You obviously understand the pitfalls of such an arrangement very well. Really very well done.I have a soft case battery made by Jimmy. I have wrapped it in an extra layer of high density foam plastic and it sits in the bottom of one of my panniers.
I am careful to monitor it's physical condition, including the connection leads. I always measure both it's voltage and the rack battery voltage before connecting them together. Both important for health and well being of the battery and yourself/household.
It is extra weight but it's relatively low down and I'm not really aware of it. That said my riding is all tarmac, no acrobatics !
In combination it gives me a ridonculous nominal 28Ah, much needed in hilly W.Wales to aleviate range anxiety.
Also, using both at the same time, halves the current draw from each battery so stressing them less and, hopefully, extending their life.
The pannier is suffering weight stress, but it's been about 4 years now doing this and it is still going strong if damaged. (Axiom panniers).
Good post.Yes - the warnings about fire caused by connecting un-alike batteries in parallel need to be clear to people. Even when some users made electronic provision to isolate the second battery to stop a flat one being surge charged by a good one, there have been failures. There was a video on here made by some New Yorker who had connected a new high capacity battery to his ebike in parallel with his old battery and the video showed a spectacular fire outside his apartment. This guy was blaming the 'Chinese' ' Cr@p' battery he had bought, but I think his battery isolation technique had let him down and that there was a massive flow of current from one battery to the other.
Carrying a spare battery and swapping them out is completely safe. That is what I would do if I needed extra range.
I think its true to say that we all learn as we go along, methods change and get improved on, though such a Tarp is unlikely to strike a chord with most of the e-bike community I feel......speaking for myself of course, but I rarely "fiddle" with the insides of batteries, and know enough not to connect two together.....In one of Guy's programmes they deliberately set an e car on fire by remotely shorting the batteries, fire brigade tested a large fireproof type tarp to cover the whole car. And is more practical then hoisting a car in to a tan of water. As they demonstrated the flames extinguished due to no oxygen but the process of allowing the heat to cool was needed to prevent self ignition again.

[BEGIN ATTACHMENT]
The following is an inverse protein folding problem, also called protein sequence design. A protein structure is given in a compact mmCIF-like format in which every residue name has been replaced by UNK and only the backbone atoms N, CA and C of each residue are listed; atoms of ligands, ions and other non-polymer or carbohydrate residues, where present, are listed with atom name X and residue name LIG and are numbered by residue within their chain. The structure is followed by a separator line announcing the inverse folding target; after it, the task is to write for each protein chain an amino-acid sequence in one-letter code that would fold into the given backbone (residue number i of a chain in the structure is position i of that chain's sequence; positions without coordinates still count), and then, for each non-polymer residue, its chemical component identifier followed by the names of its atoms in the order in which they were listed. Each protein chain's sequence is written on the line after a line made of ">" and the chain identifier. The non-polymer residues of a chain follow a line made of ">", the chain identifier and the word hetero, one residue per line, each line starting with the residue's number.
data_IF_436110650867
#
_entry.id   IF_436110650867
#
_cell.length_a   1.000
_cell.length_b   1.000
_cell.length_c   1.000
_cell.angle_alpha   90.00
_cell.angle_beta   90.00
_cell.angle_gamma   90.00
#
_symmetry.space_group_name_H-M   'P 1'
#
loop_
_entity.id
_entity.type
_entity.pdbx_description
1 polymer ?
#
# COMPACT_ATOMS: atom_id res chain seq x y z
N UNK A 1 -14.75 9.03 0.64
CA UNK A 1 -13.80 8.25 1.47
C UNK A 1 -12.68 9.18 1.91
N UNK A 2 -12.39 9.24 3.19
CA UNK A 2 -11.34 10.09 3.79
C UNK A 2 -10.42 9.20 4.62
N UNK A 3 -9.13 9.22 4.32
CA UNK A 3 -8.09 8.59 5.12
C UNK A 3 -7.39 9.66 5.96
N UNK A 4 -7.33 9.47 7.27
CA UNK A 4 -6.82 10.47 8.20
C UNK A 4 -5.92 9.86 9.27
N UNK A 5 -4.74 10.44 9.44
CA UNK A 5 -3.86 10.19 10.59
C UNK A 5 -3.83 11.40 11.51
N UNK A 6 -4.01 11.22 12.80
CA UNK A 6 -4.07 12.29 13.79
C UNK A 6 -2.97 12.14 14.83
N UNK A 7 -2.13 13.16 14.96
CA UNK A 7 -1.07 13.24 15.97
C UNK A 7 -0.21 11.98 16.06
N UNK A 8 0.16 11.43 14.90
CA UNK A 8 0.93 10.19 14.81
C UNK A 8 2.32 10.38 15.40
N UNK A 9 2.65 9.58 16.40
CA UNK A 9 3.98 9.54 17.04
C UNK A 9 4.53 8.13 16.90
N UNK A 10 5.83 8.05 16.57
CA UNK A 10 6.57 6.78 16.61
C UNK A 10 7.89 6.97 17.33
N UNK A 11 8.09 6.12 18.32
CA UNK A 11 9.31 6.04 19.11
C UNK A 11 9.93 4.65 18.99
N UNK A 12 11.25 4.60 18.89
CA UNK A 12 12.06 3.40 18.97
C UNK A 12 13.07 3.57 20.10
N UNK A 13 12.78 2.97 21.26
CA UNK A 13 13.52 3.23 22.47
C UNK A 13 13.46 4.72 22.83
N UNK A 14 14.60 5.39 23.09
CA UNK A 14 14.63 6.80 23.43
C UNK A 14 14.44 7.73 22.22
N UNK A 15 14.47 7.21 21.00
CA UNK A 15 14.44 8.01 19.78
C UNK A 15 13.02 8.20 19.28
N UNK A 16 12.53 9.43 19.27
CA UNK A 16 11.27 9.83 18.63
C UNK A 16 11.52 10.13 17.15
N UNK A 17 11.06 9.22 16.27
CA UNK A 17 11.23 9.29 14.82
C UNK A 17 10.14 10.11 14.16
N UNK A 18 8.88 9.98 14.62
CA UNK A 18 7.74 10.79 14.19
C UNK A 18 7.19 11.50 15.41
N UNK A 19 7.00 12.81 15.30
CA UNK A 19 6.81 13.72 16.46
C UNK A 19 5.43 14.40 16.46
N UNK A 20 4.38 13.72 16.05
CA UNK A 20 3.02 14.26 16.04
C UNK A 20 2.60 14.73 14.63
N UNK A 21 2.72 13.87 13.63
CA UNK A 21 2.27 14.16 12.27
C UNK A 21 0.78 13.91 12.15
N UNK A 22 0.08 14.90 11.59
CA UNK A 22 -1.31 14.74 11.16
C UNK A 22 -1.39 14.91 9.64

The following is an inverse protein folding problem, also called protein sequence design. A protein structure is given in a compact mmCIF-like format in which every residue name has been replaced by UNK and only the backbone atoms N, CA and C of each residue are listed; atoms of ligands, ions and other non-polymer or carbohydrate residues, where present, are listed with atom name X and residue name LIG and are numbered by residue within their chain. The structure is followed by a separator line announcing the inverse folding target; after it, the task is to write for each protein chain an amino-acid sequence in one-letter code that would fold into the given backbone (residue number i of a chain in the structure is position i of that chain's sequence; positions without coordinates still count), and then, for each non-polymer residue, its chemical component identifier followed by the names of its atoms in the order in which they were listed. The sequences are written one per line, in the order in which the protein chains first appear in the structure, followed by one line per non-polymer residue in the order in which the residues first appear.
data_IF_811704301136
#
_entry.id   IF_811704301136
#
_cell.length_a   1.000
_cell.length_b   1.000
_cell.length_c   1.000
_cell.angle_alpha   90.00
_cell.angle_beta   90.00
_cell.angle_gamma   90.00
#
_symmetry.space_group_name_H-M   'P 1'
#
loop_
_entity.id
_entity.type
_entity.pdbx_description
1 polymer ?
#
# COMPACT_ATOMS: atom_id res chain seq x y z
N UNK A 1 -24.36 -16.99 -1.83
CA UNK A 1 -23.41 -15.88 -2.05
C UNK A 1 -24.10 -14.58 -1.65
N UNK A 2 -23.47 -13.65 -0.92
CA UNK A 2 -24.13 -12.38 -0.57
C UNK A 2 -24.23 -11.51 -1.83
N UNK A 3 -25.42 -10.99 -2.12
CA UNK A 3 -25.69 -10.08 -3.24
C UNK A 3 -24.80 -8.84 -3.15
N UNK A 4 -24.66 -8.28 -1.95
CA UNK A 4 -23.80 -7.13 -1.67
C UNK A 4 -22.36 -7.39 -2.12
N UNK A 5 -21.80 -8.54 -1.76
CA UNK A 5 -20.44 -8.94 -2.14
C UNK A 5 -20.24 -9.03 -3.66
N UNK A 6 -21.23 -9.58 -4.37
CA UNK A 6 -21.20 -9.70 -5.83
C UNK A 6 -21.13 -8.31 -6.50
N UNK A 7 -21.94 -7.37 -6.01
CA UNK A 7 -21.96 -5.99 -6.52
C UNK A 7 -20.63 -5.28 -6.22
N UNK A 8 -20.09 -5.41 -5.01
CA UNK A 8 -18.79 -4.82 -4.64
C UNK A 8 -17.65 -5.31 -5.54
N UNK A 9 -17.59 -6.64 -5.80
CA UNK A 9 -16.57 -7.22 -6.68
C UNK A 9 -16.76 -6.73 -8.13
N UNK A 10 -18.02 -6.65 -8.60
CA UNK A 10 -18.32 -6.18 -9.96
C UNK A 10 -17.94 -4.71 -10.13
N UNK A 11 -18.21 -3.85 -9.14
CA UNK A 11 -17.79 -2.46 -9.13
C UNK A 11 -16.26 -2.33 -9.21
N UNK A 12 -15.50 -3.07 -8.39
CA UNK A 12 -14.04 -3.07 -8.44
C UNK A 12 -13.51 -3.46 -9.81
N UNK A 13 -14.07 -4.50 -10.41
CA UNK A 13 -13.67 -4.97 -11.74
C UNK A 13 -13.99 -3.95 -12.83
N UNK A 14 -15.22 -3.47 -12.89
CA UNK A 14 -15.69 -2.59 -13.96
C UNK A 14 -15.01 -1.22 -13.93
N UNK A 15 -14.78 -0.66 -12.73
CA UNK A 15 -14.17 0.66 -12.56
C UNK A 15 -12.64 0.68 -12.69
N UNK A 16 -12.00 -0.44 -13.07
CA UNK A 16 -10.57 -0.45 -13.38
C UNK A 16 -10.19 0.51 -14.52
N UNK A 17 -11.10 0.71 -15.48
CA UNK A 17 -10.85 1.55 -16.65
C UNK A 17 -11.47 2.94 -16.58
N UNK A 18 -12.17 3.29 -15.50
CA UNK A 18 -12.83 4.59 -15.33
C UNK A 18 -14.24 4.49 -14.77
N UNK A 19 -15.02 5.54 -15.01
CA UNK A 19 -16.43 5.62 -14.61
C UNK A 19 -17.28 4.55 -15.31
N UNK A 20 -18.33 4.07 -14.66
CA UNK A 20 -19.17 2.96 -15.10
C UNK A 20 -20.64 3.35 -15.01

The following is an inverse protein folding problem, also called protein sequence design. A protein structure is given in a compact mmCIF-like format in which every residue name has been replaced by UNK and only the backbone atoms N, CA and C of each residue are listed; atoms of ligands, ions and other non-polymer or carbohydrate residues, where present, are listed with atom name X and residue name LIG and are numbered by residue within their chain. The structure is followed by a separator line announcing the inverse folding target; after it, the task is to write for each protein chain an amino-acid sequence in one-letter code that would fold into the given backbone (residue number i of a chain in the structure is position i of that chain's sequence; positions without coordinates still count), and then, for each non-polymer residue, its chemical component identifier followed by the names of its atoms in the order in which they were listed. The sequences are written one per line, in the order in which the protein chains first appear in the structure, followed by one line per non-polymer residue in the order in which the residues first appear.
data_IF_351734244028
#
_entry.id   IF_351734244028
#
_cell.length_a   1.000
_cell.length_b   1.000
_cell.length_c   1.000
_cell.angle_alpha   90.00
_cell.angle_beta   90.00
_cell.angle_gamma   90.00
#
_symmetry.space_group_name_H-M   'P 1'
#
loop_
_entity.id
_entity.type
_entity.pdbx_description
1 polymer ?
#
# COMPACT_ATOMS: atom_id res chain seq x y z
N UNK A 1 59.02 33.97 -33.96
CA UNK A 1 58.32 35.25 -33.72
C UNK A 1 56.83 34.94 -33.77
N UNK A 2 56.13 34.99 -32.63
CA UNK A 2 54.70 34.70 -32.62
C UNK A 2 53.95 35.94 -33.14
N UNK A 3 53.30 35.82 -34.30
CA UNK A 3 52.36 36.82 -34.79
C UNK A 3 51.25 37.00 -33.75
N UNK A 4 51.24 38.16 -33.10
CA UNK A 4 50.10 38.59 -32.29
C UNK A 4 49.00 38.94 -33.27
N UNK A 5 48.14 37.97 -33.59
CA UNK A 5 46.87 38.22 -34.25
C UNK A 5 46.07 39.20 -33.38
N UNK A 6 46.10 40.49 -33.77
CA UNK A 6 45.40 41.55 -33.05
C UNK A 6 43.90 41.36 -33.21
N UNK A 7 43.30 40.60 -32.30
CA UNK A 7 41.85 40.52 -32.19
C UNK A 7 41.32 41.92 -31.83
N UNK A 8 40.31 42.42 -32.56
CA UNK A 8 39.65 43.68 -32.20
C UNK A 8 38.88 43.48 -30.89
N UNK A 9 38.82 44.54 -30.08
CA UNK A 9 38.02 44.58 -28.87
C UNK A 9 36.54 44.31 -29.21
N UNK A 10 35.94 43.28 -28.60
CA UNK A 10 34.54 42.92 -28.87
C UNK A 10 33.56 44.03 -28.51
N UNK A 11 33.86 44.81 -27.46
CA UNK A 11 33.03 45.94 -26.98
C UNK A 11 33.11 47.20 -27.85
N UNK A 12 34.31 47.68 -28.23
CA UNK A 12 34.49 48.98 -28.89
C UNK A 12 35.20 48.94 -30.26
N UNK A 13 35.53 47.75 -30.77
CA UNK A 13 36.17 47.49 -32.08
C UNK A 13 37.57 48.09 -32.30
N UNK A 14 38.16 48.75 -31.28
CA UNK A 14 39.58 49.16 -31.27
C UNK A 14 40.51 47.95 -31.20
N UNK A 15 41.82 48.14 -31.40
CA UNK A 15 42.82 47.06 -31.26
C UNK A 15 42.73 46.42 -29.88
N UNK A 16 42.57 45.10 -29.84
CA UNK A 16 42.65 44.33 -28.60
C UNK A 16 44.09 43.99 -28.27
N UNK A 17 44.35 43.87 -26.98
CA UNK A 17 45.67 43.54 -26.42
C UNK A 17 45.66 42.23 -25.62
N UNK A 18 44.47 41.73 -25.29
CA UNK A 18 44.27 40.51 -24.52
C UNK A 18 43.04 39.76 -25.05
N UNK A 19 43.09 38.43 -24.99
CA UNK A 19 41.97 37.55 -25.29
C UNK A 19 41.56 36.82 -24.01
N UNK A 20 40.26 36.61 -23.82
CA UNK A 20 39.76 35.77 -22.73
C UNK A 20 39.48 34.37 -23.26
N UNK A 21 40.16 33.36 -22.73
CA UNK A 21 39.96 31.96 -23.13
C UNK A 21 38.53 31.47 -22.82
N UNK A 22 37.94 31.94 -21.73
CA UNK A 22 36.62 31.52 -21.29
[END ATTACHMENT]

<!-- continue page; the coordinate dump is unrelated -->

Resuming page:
Brilliant thank you, exactly what I was looking for, I take it it just velro's to the rear rack? is it sturdy?I've got this rack bag
It has a special compartment in it that unzips and you can slide in a spare Hailong-1 battery, with room for other stuff in the top half and the side pockets
A reasonably sorted quality high wattage resistor could allow the two batteries to achieve identical voltages, but restrict the current to a reasonably low value.For belt and braces connections use a schottky diode inline to prevent reverse current flow. XT connectors for me one simply can't connect up incorrectly once soldered right.
Contrary to what many believe, AC is far more dangerous than DC. But only the really good books actually state that.I remember when I was attending evening class on electronics at the local tech college, the teacher told us keep one hand in your pocket when working with dc to avaoid the risk of a small current across the heart.
Carrying a second battery. on my old Ezee Sprint, I made a bracket to fit on the seat down tube to hold the battery. When the first ran out of power, it took only seconds to remove both batteries and swap them around.